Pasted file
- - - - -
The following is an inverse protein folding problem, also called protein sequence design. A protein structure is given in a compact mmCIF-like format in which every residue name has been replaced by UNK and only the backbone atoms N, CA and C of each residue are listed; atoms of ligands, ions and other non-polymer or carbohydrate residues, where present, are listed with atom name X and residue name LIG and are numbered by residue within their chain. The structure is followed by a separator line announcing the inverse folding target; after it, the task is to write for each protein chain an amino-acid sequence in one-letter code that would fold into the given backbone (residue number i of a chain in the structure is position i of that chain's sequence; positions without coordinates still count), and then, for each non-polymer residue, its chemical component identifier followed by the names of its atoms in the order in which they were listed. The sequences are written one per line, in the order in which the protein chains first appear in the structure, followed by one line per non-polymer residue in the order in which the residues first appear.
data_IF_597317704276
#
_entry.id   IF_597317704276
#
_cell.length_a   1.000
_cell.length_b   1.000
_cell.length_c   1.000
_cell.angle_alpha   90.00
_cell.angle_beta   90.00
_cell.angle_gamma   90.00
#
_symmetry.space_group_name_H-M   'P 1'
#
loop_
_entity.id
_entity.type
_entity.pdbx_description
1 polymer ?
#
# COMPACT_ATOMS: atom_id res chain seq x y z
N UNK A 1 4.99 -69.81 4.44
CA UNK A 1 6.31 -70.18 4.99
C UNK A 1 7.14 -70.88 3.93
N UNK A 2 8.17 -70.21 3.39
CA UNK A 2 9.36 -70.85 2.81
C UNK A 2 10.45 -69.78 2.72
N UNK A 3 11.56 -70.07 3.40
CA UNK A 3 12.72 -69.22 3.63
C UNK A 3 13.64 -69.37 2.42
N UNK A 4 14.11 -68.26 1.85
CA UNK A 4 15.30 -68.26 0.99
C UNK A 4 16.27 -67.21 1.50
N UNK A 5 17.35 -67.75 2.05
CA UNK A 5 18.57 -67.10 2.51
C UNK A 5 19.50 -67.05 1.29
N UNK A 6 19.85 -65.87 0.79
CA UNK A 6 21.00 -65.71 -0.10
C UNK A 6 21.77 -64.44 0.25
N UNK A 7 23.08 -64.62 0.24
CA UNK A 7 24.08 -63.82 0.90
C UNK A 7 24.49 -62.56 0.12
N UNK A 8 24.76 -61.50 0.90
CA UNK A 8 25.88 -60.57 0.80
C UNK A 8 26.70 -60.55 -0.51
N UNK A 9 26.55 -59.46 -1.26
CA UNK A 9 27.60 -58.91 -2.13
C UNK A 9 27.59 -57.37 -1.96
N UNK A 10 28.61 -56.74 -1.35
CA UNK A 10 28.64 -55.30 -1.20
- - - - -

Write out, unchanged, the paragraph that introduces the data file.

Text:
The following is an inverse protein folding problem, also called protein sequence design. A protein structure is given in a compact mmCIF-like format in which every residue name has been replaced by UNK and only the backbone atoms N, CA and C of each residue are listed; atoms of ligands, ions and other non-polymer or carbohydrate residues, where present, are listed with atom name X and residue name LIG and are numbered by residue within their chain. The structure is followed by a separator line announcing the inverse folding target; after it, the task is to write for each protein chain an amino-acid sequence in one-letter code that would fold into the given backbone (residue number i of a chain in the structure is position i of that chain's sequence; positions without coordinates still count), and then, for each non-polymer residue, its chemical component identifier followed by the names of its atoms in the order in which they were listed. The sequences are written one per line, in the order in which the protein chains first appear in the structure, followed by one line per non-polymer residue in the order in which the residues first appear.